The multinational company is in the early stages of assessing how CBD, or cannabinoid, could fit into its future plans. Mondelez said it has made no final determination on if or when CBD products could hit shelves and has no plans to launch CBD products associated with its existing “family-oriented” brands.
“Our current range of brands are family oriented and we don’t currently intend to bring any cannabis or CBD products under these brands,” a Mondelez spokesperson said in a statement. “CBD-infused products are a rapidly evolving consumer space and we are studying this space and watching the regulatory environment.”
Mondelez CEO Dirk Van de Put addressed the possibility of CBD-infused snacks during an interview on CNBC on Wednesday, noting that the company was “getting ready” to move while waiting for further clarity on the regulatory front. While Congress’ passage of the Farm Bill last December legalized hemp and many CBD products, the Food and Drug Administration is examining the legality of CBD as a food additive.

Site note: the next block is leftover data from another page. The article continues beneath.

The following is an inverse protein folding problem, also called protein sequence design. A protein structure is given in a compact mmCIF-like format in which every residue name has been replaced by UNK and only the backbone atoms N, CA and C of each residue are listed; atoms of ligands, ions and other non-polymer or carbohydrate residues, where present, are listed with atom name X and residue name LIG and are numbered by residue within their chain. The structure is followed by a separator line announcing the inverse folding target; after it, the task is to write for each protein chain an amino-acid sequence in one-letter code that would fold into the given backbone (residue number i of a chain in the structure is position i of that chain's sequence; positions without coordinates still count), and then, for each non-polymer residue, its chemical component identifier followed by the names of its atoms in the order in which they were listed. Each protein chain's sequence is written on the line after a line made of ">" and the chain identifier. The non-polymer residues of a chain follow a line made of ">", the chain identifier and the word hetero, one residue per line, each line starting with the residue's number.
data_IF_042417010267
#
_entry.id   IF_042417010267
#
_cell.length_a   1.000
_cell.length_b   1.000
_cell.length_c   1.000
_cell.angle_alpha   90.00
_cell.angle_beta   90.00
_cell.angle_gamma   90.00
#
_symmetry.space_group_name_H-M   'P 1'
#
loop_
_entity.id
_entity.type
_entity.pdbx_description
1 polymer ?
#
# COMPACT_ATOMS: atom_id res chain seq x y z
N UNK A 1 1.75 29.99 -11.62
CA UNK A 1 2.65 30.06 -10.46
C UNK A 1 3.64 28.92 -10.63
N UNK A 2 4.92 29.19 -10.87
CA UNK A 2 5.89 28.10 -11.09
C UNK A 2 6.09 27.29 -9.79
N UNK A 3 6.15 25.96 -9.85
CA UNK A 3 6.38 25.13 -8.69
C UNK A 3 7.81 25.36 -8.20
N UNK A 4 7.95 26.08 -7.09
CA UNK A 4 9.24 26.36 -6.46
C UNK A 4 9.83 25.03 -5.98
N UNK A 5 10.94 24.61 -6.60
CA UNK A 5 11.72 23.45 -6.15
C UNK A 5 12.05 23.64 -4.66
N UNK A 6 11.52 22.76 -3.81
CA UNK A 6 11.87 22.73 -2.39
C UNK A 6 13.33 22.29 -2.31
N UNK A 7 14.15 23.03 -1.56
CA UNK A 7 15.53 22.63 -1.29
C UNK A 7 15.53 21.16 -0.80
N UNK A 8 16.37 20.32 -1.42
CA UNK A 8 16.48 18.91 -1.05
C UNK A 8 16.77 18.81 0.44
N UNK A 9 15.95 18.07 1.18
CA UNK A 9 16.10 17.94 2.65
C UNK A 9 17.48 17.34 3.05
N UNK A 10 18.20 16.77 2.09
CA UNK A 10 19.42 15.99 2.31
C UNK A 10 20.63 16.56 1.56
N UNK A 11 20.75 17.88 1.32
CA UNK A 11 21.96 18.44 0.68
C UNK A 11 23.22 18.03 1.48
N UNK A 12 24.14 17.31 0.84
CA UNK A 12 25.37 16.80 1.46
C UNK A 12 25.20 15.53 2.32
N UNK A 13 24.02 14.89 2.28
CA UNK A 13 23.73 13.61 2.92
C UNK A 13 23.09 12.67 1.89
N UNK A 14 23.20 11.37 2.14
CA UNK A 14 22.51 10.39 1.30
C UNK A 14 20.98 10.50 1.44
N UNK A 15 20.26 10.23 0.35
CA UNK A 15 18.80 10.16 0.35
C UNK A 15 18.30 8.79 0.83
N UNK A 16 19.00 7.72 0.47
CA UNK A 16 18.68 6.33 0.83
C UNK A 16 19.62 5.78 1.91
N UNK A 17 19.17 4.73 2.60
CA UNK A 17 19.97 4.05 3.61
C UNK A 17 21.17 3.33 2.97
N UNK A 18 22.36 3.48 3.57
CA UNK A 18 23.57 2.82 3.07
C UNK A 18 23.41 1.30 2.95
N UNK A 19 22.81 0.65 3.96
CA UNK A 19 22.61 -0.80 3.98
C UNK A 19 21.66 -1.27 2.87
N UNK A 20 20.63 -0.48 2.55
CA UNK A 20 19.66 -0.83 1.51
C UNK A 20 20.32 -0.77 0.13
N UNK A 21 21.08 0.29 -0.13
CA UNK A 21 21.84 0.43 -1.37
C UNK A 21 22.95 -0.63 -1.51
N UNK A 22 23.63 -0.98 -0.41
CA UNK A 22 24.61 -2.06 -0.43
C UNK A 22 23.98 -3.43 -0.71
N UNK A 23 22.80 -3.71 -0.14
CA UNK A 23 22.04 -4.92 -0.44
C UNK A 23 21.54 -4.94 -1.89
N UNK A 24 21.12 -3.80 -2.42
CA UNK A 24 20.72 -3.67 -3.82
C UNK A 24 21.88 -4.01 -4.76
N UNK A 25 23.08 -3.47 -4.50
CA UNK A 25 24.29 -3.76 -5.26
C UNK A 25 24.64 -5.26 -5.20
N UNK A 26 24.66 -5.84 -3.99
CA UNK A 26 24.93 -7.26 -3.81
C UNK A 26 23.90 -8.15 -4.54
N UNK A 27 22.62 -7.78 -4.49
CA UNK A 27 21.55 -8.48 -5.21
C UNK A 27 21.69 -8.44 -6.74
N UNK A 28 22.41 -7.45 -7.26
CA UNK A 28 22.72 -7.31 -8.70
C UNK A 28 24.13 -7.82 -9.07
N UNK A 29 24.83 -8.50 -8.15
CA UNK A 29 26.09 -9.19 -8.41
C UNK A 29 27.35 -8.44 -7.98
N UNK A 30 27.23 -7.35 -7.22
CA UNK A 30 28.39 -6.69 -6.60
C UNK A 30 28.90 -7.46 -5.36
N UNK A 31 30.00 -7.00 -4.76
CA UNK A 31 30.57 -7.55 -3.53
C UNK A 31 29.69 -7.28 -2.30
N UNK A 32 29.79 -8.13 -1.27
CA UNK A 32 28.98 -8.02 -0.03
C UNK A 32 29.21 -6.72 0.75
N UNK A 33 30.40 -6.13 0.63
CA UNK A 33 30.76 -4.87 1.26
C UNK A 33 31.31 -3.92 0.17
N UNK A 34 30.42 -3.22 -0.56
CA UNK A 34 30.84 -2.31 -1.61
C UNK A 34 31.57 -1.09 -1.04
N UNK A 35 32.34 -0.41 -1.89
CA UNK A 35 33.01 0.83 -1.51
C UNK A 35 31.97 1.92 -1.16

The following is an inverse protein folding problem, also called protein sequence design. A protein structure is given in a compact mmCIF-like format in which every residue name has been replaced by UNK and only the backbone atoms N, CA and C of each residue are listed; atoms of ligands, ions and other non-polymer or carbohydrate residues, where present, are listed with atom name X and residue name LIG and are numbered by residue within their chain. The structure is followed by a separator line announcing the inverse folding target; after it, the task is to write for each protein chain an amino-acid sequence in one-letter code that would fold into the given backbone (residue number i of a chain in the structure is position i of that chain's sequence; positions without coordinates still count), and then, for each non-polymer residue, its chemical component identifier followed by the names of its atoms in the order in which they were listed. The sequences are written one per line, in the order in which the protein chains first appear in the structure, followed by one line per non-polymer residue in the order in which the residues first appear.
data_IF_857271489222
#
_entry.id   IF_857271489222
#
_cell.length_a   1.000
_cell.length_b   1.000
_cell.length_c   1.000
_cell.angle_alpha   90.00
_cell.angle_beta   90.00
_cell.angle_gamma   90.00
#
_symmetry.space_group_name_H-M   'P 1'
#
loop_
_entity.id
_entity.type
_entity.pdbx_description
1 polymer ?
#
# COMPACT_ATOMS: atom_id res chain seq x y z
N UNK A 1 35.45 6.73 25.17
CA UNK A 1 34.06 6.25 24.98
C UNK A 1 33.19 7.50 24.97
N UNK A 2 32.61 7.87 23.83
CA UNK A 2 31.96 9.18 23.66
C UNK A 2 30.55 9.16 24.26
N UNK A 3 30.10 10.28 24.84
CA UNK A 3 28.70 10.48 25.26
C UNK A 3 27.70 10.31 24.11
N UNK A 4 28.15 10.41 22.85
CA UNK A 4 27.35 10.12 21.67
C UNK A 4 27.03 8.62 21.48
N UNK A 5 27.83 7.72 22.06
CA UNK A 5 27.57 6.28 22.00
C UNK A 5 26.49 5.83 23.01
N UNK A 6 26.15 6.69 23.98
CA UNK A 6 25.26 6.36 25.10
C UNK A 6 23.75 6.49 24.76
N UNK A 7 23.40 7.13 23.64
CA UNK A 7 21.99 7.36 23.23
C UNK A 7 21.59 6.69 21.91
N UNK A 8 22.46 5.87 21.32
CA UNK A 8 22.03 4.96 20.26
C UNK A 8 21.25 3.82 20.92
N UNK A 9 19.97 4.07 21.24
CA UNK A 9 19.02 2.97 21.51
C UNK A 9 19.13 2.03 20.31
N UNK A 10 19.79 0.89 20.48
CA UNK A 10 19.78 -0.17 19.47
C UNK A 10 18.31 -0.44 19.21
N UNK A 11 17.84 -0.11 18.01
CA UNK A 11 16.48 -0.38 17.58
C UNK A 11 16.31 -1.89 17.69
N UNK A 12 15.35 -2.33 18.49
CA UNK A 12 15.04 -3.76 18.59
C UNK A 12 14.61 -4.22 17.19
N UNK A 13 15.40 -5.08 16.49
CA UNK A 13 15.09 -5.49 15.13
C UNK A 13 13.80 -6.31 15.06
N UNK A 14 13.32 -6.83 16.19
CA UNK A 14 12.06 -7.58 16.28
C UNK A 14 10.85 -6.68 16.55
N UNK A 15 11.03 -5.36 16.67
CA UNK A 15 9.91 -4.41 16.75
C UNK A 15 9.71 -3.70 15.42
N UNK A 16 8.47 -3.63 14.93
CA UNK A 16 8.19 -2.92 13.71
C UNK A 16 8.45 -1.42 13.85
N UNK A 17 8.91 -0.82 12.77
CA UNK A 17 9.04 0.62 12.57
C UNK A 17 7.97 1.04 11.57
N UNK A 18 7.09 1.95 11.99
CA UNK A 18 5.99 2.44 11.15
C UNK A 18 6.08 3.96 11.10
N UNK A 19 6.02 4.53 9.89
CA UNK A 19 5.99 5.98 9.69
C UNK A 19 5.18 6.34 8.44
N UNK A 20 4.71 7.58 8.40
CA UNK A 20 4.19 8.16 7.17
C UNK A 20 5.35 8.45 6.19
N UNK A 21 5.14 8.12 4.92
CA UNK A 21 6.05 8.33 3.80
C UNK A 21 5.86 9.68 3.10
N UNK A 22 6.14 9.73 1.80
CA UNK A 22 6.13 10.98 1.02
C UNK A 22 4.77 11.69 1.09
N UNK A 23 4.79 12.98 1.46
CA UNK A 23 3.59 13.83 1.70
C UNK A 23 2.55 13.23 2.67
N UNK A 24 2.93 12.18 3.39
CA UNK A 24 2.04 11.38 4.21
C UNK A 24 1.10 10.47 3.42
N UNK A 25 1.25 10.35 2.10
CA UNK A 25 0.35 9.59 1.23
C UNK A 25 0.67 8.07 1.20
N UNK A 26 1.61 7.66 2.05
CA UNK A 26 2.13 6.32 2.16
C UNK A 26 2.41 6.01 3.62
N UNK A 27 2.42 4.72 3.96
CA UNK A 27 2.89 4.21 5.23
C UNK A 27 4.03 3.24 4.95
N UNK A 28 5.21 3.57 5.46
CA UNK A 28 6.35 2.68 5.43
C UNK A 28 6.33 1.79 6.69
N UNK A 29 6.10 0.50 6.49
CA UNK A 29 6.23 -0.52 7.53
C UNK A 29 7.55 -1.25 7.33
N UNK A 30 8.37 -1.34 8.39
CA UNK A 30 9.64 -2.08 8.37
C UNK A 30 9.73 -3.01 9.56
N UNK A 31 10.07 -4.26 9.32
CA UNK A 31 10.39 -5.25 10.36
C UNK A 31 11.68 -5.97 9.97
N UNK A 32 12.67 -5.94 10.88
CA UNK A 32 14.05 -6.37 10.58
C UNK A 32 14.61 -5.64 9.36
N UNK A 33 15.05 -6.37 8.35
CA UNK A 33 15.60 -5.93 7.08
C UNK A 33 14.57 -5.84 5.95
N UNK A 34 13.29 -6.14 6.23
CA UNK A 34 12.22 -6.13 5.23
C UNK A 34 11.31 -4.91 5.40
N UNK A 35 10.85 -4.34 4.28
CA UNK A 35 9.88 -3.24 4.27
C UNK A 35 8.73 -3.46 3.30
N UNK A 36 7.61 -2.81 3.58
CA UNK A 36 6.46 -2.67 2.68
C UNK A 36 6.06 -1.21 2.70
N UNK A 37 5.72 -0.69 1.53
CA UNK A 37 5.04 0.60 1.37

The hemp-derived compound does not have any psychoactive effects and has gained popularity in recent years for its purported health benefits, drawing interest from several major corporations in the process.
Fast-food chain Carl’s Jr. tested a CBD-infused cheeseburger last month in April and said it could launch the menu item nationwide if the test was a success. Corona beer parent Constellation Brands and Molson-Coors have made direct investments in the space, while retailers including Walgreens and CVS have begun selling some topical CBD products.
Other companies are taking a more cautious approach. Coca-Cola shut down rumors that it was in talks to develop a CBD-infused beverage last October.
“As Dirk said, there are still many hurdles to using CBD in the edible space and the legal and regulatory situation will need clarification. For now, we are focusing on delivering on our strategy to accelerate consumer-centric growth,” Mondelez added.